Anthony Lister has new show up now at Metro Gallery AU, focusing on his street portraits. With this show Anthony attempts to bring these signature street pieces into a gallery setting, even going so far as to mimic how these portraits end up looking after running on the street for some time, adding random tags and additions known as "capping".
Make sure to swing out and see this show if at all possible.
Also if you have time, The Age has done a nice feature on the show here, with a couple of exerpts below.
Images via Metro Gallery.
THE AGE- Aug 24th 2011
HE'S ONE of Australia's hottest artists, recently acknowledged in Australian Art Collector's ''Top 50 Most Collectable'' list and as one of ''the 100 leading figures in urban art'' in the book Beyond the Street, but many of Anthony Lister's works are uncredited.
He is a fine artist and sculptor but it was through his street art that Lister found fame - first in Brisbane, where he is from, then in other cities around the world including New York and London - and there are, he says, many of his works anonymously adorning streets and buildings.
''There are things that I do that I'd never want to be held responsible or accountable for,'' he says ahead of a major show opening today at Melbourne's Metro Gallery.
Advertisement: Story continues below''I have different identities for all of these social situations; I find sanctuary by not needing to take a lot of credit for the things I straight-up enjoy doing.''
''There's 'Anthony Lister' and 'Lister' but they're just a couple of names I let out to the public. 'Anthony Lister' is fine art, 'Lister' is what I do on the street, then I have names where I activate different aesthetics and energy patterns with kids that do graffiti.
In the new exhibition, Street Faces, he's moved indoors and it's as ''Anthony Lister'' he's exhibiting, although the theme of the works is the life cycles of his street portraits.
''I don't usually show works I've done on the street; this is the closest thing I've done to that,'' he explains.
The show has three sections: a series of masks, his Street Puppets paintings that he calls ''portraiture landscapes'', and the Cap Me series, showing street works with additions from the public - or ''capping'' as it's known in graffiti circles.
''I'm fooling around with the idea of these 'portrait landscapes' - it's a new revelation, but [was] even in my street practice … painting portraits in the landscape,'' he says.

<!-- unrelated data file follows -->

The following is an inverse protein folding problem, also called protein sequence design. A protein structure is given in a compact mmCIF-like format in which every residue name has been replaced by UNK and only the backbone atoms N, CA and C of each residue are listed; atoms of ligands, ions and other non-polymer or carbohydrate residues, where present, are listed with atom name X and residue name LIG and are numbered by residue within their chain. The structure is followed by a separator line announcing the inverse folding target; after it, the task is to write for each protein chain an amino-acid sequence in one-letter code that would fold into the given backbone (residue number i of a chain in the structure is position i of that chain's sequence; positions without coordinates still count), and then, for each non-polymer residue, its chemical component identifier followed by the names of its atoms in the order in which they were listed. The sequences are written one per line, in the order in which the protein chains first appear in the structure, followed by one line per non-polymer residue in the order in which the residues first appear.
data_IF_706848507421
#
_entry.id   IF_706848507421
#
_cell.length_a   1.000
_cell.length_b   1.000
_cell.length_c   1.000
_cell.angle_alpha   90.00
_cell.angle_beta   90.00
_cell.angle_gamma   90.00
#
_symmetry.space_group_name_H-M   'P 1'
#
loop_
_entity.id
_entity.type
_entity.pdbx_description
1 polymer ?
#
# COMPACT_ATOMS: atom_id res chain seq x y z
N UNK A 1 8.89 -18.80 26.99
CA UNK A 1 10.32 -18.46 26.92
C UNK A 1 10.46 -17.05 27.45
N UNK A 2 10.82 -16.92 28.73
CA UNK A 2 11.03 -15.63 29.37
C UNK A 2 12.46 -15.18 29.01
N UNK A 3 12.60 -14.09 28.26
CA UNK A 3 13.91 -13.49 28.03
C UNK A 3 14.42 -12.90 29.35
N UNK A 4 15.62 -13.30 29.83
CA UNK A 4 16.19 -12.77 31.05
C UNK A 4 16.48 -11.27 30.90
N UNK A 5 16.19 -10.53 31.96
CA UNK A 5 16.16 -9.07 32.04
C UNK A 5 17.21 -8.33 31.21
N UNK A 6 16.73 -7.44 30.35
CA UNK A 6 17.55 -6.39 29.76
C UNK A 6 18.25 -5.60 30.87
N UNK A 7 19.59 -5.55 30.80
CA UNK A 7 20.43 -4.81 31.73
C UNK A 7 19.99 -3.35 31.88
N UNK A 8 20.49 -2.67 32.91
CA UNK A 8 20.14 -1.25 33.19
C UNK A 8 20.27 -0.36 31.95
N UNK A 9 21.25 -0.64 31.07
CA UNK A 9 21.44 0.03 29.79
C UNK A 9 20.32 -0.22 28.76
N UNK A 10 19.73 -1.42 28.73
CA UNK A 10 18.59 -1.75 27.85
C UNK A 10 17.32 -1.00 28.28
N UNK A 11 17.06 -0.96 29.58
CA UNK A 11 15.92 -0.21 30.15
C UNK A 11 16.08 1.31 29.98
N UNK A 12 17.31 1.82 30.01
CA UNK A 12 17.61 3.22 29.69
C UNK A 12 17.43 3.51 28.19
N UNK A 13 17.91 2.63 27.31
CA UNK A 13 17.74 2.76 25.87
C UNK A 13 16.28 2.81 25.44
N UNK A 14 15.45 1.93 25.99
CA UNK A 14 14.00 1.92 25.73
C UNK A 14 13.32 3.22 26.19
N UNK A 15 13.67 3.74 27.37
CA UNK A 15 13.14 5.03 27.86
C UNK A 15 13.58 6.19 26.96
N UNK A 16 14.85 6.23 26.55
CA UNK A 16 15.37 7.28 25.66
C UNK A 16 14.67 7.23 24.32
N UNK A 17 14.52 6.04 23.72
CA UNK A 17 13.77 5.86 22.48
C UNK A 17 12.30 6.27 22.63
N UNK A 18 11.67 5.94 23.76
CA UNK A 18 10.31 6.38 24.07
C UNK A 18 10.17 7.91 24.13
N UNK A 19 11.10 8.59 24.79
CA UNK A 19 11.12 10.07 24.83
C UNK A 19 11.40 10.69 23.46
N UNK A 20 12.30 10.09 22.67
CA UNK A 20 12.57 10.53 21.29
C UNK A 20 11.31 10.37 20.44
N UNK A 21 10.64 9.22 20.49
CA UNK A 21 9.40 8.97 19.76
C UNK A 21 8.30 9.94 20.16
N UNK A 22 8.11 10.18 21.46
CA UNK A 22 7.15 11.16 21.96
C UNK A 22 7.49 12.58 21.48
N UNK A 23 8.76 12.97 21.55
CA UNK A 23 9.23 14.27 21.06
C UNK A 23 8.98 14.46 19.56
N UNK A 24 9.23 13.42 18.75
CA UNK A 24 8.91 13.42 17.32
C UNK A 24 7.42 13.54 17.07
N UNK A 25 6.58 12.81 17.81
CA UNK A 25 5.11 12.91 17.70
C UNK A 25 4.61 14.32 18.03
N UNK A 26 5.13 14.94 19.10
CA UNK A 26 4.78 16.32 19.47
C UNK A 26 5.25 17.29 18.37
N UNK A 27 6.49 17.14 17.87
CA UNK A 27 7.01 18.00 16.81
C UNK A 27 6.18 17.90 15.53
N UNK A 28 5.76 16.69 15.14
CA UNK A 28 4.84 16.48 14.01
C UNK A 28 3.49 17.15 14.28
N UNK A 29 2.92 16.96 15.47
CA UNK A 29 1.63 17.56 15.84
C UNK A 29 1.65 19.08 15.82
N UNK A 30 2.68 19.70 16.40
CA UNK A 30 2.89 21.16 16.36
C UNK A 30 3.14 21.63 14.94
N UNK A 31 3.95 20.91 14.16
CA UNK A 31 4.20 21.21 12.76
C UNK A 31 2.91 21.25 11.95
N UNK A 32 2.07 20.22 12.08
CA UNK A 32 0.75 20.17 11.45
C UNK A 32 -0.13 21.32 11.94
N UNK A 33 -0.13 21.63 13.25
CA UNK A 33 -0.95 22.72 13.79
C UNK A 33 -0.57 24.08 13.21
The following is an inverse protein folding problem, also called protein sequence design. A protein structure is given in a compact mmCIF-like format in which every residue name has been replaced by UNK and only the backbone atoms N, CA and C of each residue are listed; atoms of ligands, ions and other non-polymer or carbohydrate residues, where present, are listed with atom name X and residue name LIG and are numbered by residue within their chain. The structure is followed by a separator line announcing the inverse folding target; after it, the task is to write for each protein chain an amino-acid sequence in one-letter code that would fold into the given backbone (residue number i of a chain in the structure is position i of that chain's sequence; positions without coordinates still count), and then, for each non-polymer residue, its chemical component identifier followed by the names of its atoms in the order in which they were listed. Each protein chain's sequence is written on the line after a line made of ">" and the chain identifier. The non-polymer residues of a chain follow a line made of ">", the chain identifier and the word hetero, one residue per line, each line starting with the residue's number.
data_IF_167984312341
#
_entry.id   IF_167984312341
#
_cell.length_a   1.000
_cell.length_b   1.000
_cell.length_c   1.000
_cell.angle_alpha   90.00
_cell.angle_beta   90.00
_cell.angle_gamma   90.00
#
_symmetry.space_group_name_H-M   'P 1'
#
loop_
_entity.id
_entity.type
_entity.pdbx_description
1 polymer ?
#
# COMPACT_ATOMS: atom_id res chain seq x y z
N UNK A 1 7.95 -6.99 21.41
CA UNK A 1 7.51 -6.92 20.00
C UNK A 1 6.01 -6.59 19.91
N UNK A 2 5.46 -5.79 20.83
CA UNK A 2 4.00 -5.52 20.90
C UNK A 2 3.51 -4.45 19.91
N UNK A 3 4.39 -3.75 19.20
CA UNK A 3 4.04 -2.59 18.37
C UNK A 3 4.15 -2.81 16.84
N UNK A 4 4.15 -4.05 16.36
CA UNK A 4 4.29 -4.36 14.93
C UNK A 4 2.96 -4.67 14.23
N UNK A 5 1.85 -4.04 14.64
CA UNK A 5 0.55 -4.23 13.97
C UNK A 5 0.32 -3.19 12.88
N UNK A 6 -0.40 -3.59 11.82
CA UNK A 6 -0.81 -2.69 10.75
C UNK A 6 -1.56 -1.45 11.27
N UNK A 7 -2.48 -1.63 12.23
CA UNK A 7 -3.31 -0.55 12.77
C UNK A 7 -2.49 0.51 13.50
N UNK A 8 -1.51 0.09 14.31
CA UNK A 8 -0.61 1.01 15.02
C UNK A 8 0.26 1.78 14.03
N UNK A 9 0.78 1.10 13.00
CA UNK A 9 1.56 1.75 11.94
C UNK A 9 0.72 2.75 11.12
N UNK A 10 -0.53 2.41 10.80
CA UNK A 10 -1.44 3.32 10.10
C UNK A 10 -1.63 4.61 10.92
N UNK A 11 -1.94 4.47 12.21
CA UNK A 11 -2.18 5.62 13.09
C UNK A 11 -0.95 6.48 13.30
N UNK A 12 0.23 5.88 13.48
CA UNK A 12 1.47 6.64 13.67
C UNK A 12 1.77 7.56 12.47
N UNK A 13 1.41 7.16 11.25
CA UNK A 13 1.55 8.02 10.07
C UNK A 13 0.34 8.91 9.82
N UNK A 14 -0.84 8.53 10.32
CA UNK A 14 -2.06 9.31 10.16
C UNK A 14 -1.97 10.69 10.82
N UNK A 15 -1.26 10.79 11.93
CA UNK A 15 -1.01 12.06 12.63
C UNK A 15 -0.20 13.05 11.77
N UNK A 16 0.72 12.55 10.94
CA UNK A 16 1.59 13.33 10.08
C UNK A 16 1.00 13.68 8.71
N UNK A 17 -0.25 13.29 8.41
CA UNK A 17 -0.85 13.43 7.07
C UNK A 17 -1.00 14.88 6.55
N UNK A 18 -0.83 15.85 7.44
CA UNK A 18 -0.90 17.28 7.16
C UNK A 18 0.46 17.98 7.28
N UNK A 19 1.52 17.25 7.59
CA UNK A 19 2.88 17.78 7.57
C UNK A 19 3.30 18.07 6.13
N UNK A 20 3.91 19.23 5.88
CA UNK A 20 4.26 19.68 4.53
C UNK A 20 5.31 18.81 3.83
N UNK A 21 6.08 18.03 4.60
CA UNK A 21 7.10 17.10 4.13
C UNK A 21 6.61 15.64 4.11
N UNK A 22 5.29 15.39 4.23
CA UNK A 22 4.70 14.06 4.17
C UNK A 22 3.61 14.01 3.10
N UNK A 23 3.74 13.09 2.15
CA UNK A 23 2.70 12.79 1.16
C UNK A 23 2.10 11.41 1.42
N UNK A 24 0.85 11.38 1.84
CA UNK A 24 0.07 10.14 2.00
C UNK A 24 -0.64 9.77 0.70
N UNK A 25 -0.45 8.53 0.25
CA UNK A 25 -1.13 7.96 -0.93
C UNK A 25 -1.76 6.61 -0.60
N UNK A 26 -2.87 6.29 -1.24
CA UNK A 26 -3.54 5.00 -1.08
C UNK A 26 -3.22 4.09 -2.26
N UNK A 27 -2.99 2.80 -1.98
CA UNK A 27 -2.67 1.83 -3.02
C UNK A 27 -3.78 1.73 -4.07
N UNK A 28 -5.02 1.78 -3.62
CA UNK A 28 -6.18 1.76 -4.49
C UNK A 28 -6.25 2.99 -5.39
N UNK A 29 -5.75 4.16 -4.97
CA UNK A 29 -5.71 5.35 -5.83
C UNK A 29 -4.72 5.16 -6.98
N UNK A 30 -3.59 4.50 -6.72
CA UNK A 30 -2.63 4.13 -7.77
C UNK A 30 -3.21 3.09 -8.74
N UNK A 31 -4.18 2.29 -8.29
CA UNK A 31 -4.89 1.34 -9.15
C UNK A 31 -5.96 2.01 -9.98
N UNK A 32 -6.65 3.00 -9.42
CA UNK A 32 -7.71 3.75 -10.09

''I've never considered that before. I've painted situations where there's somebody painting the wall, whether it's self-portrait or someone scrawling on it, there's a figure, then a wall, then a painting of a face on it.''
The series of masks in Street Faces are, he says, just that - ''faces of people in the street''.
''I collect masks from all over the world,'' Lister says. ''I want to contribute to that pool. If you collect masks like me, maybe one of mine could adorn your own.''
He's worked with masks before as part of his superhero aesthetic and his ''interest in alias and anonymity, criminal culture and a fascination with downtrodden and misguided youth''.
This interest in criminology prompted Lister to spend the day in a Brisbane court last week ''working'' as a court artist as the man accused of Daniel Morcombe's murder was charged.
''I have a friend who does court drawings so I went in to assist him. I did some sketches and Channel Seven News ran one of them,'' he explains.
''I've been doing life drawing since I was a child so it's no different to that. It's a nice hobby and the sort of thing I'm interested in - I like drug houses and jailhouses; those kinds of things fascinate me.''
Like his peer and friend Banksy (''I work with him when I'm in London - he's my boss when I'm there''), Lister tends to leave less-than-legal artworks when he visits different cities and says Melbourne can expect to see a new piece pop up somewhere over the next week.
And is he OK reconciling the works he does illegally under cover of darkness with being a highly collectable fine artist?
''Absolutely! Francis Bacon was a drunk and a gambler,'' he says. ''It's my role as an artist to go into these dark places and then come out and communicate what I've seen.''
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